Re: Steroid injection

nancy s. on 6/18/02 at 03:20 (087869)

thank you, dr. wander, for this additional info and perspective.

i have a question for you. the podiatrist i saw initially in 1999 gave me a cortisone shot at my first appointment, prescribed a night splint, and then, when those things didn't help, ordered hard plastic 3/4 orthotics, which made my pf worse. he then scheduled me for epf surgery.

throughout my first eight months of pf, he never examined my gait, never examined the shoes i was wearing (though i asked him). he failed to prescribe rest, to tell me about icing, to give me stretches or any other kind of non-weight-bearing exercise that might have helped.

when i inquired about physical therapy, he said, 'might make it worse.' i learned of the multitude of conservative measures only after finding heelspurs.com, at which point i canceled my surgery. after changing my footwear to birkenstocks and a three-month self-imposed rest based on info at this site, and then two years of conservative measures under the care of another doctor, plus six months of physical therapy, i finally started to get better.

my question is this: was my failure to respond to the cortisone shot any sort of indicator that conservative measures were going to take a long time to help me? oh, and another two: do you think it's common (and wise) to give a shot on the very first pf appointment? and what do you think of a podiatrist who schedules surgery after eight months of trying almost no conservative measures? this person is long gone from my life; i'm just curious.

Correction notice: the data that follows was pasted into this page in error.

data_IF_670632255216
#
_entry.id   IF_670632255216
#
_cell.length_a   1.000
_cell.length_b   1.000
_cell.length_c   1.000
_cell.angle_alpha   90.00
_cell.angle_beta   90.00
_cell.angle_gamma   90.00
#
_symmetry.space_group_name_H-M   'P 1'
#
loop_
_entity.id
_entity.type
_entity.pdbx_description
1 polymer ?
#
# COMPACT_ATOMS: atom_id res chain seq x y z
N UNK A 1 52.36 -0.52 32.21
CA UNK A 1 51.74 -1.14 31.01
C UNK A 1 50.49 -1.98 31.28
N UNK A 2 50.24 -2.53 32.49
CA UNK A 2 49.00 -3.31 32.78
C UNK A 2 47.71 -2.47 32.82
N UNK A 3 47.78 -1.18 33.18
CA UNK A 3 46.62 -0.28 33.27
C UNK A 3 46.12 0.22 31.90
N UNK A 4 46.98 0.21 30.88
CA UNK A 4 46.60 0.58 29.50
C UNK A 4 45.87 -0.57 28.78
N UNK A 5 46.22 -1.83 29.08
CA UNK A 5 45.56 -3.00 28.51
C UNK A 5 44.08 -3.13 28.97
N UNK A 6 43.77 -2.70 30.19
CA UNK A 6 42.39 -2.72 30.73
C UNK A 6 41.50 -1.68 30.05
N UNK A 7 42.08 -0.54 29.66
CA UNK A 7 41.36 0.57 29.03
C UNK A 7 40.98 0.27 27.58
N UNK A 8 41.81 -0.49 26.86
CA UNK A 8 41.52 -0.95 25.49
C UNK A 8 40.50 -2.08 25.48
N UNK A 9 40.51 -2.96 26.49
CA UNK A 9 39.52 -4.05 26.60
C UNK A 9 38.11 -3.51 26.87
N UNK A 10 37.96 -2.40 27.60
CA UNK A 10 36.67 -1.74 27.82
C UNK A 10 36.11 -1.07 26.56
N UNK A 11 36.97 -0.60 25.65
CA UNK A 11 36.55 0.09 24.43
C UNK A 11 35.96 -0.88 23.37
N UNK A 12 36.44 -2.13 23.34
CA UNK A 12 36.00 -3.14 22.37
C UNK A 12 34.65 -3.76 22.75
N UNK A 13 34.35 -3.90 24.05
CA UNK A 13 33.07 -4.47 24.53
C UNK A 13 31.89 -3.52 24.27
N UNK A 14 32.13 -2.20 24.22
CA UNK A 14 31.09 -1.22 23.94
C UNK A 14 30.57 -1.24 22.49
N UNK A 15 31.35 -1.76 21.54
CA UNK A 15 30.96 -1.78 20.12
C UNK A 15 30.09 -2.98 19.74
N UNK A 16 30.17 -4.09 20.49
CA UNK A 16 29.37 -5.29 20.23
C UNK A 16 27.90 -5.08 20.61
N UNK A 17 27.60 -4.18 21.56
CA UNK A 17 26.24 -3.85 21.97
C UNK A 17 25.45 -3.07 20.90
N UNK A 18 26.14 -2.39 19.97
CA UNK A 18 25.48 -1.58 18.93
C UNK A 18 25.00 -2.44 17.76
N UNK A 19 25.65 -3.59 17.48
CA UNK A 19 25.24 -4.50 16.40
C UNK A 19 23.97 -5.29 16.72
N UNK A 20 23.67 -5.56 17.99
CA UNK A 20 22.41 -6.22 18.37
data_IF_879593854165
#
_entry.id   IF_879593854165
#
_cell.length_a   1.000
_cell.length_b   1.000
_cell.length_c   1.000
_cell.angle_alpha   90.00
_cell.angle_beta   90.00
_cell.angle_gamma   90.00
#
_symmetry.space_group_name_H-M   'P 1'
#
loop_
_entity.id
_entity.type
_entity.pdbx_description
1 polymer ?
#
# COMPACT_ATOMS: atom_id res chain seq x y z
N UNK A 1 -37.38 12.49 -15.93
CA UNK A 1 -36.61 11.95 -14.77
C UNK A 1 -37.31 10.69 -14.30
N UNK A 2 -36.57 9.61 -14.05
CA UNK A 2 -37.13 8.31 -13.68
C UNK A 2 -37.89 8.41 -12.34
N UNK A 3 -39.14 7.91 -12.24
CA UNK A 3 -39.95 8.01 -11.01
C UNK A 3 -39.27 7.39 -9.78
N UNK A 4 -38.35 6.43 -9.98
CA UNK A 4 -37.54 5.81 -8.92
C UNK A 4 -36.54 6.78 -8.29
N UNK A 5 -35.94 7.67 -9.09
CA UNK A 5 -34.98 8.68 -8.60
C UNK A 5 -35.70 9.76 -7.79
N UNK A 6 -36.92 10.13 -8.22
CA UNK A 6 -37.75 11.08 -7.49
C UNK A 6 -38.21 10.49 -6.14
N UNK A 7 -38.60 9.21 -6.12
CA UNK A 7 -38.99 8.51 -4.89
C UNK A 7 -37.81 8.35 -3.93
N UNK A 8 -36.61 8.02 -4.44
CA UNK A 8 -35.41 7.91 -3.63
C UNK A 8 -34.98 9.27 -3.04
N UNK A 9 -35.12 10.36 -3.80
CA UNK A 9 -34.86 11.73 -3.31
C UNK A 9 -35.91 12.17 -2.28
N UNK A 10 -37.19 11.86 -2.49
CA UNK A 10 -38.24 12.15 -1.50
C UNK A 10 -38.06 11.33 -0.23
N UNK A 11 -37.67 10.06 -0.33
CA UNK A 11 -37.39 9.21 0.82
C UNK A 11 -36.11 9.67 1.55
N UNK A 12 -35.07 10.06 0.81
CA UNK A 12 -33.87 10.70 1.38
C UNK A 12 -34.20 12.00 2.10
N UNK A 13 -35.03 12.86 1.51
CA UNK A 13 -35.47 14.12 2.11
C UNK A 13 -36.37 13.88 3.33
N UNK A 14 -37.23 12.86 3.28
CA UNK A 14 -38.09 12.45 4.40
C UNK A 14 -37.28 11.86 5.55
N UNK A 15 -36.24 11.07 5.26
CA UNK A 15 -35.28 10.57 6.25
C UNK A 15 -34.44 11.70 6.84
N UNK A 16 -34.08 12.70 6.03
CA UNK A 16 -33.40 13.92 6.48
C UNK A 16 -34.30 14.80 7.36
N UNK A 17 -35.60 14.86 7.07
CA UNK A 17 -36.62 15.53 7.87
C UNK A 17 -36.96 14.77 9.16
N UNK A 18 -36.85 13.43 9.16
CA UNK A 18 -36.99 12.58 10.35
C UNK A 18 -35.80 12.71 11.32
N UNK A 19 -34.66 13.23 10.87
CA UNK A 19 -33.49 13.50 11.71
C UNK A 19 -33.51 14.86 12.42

thanks very much for your time.

nancy

Re: Steroid injection

Dr. David S. Wander on 6/18/02 at 07:42 (087877)

Nancy,

I'll attempt to answer one question at a time. In my practice, failure to obtain relief with a cortisone injection is not necessarily an indicator of who will fail conservative care. There are many variables, including the placement of the injection, etc. Although I rarely give an injection on the first visit, if a patient is in significant discomfort and I don't think that mechanical control alone (such as taping/strapping) will relieve the acute discomfort, I will sometimes inject during the first visit. (Especially if a patient has had tapings, PT, etc., prior to the initial visit in my office) Each physician must practice according to what works best for him/her. My general rule in practice is that I won't consider ESWT or surgery until at least 6 months of failed conservative care. That means 6 months of continuous care. If a patient has had pain for 8 months, but no continuous care, than I personally would not consider surgery on this patient. On a side note, considering the high success rate of ESWT, without many reported complications, surgery for heel pain in my practice has certainly greatly decreased. ESWT is an excellent treatment option for those with continued heel pain following failed conservative care.

Re: Steroid injection

nancy s. on 6/18/02 at 09:36 (087895)

thanks, dr. wander. i wish i'd seen you in 1999!
nancy